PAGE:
Naming rights for a tenant leasing a quarter of the available space or 100,000 square feet may be offered by Mr. Ojeda, he said.
"Let's say someone who takes 20% to 25% could get naming rights for the building," he said. "The building has great exposure. You will see it from Brickell and the bay but also from I-95."
Developers have to read a market well if their projects are to meet future demands.
When the project was conceived in 1999, Mr. Ojeda intended both phases of Park Place to be rental apartments. Five years later, a change to office space for the second phase indicates that Mr. Ojeda sees a market change by the time his project is completed in 2008.
"Is it a leap of faith? Yes, it is," he said. "A lot of things can happen in three years, both good and bad."
Many of his peers have placed their faith in the residential market and have converted use from office to condo - decisions Mr. Ojeda agreed have merit because low interest rates have created a demand for residences and made condos that were once out of reach more affordable.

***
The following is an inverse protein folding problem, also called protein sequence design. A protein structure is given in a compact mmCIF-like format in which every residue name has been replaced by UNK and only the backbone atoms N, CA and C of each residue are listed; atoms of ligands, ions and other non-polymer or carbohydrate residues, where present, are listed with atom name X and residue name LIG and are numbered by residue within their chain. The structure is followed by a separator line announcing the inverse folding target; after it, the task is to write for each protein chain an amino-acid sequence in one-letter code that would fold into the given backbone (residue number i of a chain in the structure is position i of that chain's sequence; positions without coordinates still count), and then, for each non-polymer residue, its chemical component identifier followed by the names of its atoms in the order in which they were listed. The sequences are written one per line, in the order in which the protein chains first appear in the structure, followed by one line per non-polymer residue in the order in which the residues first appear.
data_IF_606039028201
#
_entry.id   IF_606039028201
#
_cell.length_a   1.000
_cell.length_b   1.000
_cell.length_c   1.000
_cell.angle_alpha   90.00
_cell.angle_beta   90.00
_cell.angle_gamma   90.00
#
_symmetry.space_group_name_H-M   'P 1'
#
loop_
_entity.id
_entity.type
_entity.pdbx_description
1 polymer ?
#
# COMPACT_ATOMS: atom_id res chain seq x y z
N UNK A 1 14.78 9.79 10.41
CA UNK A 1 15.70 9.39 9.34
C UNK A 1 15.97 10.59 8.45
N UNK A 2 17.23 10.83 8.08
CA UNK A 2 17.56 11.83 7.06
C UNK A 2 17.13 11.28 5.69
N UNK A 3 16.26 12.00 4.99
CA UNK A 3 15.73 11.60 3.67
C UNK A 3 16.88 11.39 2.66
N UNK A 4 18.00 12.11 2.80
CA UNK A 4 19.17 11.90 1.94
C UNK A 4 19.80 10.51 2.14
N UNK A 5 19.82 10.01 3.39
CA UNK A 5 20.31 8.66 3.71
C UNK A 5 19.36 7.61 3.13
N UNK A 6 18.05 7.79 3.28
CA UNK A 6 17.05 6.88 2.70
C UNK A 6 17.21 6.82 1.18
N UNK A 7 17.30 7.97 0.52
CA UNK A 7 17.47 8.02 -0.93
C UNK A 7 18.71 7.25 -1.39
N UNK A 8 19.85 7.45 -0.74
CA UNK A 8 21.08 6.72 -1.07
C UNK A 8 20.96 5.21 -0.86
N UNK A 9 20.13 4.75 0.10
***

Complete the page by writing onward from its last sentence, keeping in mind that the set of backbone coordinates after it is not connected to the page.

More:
But he doesn't think he's going against the tide.
"A developer can become the tide, taking the market in a different direction," he said.
Among those riding the condo wave is MDM Development Group, with whom Mr. Ojeda worked on Barclay's Financial Center. MDM has put on hold Metropolitan Financial Center - an office component in downtown Miami - while turning its attention to an adjacent 72-story condo complex.
In July, plans for an office tower at Flagler Street and Biscayne Boulevard were abandoned in favor of a 54-story condo development when Atlanta-based Cousins Properties reevaluated the market.